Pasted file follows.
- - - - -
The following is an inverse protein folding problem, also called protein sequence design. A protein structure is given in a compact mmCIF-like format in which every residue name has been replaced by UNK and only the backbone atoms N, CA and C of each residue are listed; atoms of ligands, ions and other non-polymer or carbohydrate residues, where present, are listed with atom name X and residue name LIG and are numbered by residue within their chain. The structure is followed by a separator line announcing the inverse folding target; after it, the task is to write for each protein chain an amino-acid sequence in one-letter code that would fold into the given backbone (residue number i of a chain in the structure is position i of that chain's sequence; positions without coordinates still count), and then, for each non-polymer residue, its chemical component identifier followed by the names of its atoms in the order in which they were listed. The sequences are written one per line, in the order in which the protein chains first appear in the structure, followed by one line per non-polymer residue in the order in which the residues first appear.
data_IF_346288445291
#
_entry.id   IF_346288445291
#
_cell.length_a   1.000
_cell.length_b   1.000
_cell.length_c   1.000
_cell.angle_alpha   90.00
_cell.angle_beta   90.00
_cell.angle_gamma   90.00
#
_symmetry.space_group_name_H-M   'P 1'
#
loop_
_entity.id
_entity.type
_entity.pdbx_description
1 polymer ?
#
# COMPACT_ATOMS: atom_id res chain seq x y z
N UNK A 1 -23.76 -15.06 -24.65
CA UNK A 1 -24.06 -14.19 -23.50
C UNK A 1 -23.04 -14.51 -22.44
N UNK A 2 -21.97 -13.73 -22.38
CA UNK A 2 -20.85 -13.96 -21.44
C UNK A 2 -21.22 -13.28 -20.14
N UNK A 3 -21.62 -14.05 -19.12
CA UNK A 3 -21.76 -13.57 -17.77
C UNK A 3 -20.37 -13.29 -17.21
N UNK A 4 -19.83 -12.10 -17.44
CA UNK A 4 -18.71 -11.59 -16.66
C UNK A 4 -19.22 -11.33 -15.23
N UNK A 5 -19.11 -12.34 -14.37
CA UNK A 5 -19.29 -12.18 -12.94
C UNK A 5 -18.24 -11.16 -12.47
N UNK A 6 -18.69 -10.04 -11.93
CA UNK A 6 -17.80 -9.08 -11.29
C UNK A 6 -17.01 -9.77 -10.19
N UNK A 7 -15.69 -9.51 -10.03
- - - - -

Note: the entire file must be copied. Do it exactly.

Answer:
The following is an inverse protein folding problem, also called protein sequence design. A protein structure is given in a compact mmCIF-like format in which every residue name has been replaced by UNK and only the backbone atoms N, CA and C of each residue are listed; atoms of ligands, ions and other non-polymer or carbohydrate residues, where present, are listed with atom name X and residue name LIG and are numbered by residue within their chain. The structure is followed by a separator line announcing the inverse folding target; after it, the task is to write for each protein chain an amino-acid sequence in one-letter code that would fold into the given backbone (residue number i of a chain in the structure is position i of that chain's sequence; positions without coordinates still count), and then, for each non-polymer residue, its chemical component identifier followed by the names of its atoms in the order in which they were listed. The sequences are written one per line, in the order in which the protein chains first appear in the structure, followed by one line per non-polymer residue in the order in which the residues first appear.
data_IF_346288445291
#
_entry.id   IF_346288445291
#
_cell.length_a   1.000
_cell.length_b   1.000
_cell.length_c   1.000
_cell.angle_alpha   90.00
_cell.angle_beta   90.00
_cell.angle_gamma   90.00
#
_symmetry.space_group_name_H-M   'P 1'
#
loop_
_entity.id
_entity.type
_entity.pdbx_description
1 polymer ?
#
# COMPACT_ATOMS: atom_id res chain seq x y z
N UNK A 1 -23.76 -15.06 -24.65
CA UNK A 1 -24.06 -14.19 -23.50
C UNK A 1 -23.04 -14.51 -22.44
N UNK A 2 -21.97 -13.73 -22.38
CA UNK A 2 -20.85 -13.96 -21.44
C UNK A 2 -21.22 -13.28 -20.14
N UNK A 3 -21.62 -14.05 -19.12
CA UNK A 3 -21.76 -13.57 -17.77
C UNK A 3 -20.37 -13.29 -17.21
N UNK A 4 -19.83 -12.10 -17.44
CA UNK A 4 -18.71 -11.59 -16.66
C UNK A 4 -19.22 -11.33 -15.23
N UNK A 5 -19.11 -12.34 -14.37
CA UNK A 5 -19.29 -12.18 -12.94
C UNK A 5 -18.24 -11.16 -12.47
N UNK A 6 -18.69 -10.04 -11.93
CA UNK A 6 -17.80 -9.08 -11.29
C UNK A 6 -17.01 -9.77 -10.19
N UNK A 7 -15.69 -9.51 -10.03